Monday, February 15, 2016

"The U.S. Constitution established the Supreme Court but left it to Congress to decide how many justices should make up the court."

There haven't always been
 justices on the court.

     "U.S. Constitution established the Supreme Court but left it to Congress to decide how many justices should make up the court. The Judiciary Act of 1789 set the number at six: a chief justice and five associate justices. In 1807, Congress increased the number of justices to seven; in 1837, the number was bumped up to nine; and in 1863, it rose to 10. In 1866, Congress passed the Judicial Circuits Act, which shrank the number of justices back down to seven and prevented President Andrew Johnson from appointing anyone new to the court. Three years later, in 1869, Congress raised the number of justices to nine, where it has stood ever since. In 1937, in an effort to create a court more friendly to his New Deal programs, President Franklin Roosevelt attempted to convince Congress to pass legislation that would allow a new justice to be added to the court—for a total of up to 15 members—for every justice over 70 who opted not to retire. Congress didn’t go for FDR’s plan."


 Is Hillary Clinton casting doubt on her previously assumed invincibility to become the next President of the United States?

     Following the unexpected death of Justice Scalia, hand puppets from both political parties were quick to voice their opinions on whether a replacement should be immediate, or given closer scrutiny considering the many complex issues facing review by the Supreme Court.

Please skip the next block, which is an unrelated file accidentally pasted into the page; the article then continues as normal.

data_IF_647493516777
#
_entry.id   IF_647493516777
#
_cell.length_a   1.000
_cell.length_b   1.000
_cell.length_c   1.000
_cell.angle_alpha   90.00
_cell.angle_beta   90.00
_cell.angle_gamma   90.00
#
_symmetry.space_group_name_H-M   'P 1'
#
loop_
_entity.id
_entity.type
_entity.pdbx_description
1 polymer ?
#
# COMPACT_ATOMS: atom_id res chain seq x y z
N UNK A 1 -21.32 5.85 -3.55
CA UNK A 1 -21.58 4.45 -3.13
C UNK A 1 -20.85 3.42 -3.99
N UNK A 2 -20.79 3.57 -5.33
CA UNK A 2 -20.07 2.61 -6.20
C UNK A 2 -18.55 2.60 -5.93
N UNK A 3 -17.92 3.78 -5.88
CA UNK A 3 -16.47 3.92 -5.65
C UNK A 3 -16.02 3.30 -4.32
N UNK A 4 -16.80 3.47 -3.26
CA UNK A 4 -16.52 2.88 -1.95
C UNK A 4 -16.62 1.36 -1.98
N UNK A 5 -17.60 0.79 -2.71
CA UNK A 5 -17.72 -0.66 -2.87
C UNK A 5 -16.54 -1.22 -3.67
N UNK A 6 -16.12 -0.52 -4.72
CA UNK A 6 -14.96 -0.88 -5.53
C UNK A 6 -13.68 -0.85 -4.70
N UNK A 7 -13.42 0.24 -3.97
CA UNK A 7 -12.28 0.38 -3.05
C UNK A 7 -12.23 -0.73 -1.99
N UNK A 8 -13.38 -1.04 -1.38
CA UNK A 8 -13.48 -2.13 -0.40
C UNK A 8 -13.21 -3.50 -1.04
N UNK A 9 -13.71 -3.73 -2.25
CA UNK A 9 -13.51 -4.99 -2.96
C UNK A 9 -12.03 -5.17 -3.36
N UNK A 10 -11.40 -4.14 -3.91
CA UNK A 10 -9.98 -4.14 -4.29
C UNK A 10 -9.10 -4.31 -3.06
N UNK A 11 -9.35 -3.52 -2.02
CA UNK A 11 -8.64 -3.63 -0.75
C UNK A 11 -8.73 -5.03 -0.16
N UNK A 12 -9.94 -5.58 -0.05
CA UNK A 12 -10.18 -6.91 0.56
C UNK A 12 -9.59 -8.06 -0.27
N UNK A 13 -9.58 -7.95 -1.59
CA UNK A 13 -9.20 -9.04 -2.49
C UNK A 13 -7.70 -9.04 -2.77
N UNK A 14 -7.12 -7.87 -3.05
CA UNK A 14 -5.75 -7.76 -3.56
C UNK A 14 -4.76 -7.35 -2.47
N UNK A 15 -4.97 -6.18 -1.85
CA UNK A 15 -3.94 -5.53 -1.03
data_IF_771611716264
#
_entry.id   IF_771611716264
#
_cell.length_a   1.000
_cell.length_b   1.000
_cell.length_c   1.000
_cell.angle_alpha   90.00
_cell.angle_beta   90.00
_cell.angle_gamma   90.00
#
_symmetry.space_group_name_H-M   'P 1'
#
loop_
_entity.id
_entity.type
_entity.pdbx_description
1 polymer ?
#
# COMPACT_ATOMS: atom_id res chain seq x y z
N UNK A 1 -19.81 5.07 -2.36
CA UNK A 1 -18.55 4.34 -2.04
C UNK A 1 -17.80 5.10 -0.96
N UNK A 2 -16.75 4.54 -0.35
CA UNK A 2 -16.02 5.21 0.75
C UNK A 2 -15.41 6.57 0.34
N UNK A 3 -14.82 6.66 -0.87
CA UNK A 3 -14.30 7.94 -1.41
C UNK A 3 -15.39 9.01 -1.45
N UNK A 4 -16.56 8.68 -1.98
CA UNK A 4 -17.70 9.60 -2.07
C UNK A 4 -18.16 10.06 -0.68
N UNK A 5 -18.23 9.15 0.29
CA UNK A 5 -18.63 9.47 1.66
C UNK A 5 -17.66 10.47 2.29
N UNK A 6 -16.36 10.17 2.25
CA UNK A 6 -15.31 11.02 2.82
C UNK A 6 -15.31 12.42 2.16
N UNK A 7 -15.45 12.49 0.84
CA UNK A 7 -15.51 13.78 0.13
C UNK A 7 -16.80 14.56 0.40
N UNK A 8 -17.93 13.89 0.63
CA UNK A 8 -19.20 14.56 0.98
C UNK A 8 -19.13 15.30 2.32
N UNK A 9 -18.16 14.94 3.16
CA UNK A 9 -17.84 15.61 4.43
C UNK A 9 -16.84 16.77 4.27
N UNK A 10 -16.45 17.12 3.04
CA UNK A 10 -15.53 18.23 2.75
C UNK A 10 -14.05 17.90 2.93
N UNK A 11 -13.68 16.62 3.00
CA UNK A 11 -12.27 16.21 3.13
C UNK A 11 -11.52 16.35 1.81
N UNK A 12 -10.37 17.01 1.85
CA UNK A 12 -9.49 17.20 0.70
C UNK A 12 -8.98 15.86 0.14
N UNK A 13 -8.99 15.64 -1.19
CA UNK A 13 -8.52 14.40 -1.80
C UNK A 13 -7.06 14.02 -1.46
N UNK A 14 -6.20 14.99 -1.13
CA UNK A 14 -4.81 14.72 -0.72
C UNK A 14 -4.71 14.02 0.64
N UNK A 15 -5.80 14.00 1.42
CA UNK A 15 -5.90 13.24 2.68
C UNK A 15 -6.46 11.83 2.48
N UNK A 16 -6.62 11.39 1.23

Obviously Republicans believe the next life-time candidate to fill this most important position should be reserved for the next President, whose election is less than a year away.

   Another interesting side note, to this footnote.  Supreme Court Judges ARE NOT REQUIRED TO BE LAWYERS, or even have any legal training in their resume.  
  (Another of those little facts Washington insiders would prefer reserved for only the creepy ranks of the good old backroom/board room boys club).

     If Hillary Clinton is so confident she indeed will be the chosen one, and ascend to that mythical throne in Washington, sharing her bedrooms at 1600 Pennsylvania Avenue with a new harem of Bill's bimbos,  

     why would she not be demanding the next President (presumably her) be given the right to select  a person for this most important vacancy on the United States Supreme Court?

No comments:

Post a Comment

Comments are welcomed at this site, however content is subject to review when submission contains foul language or libelous/malicious remarks.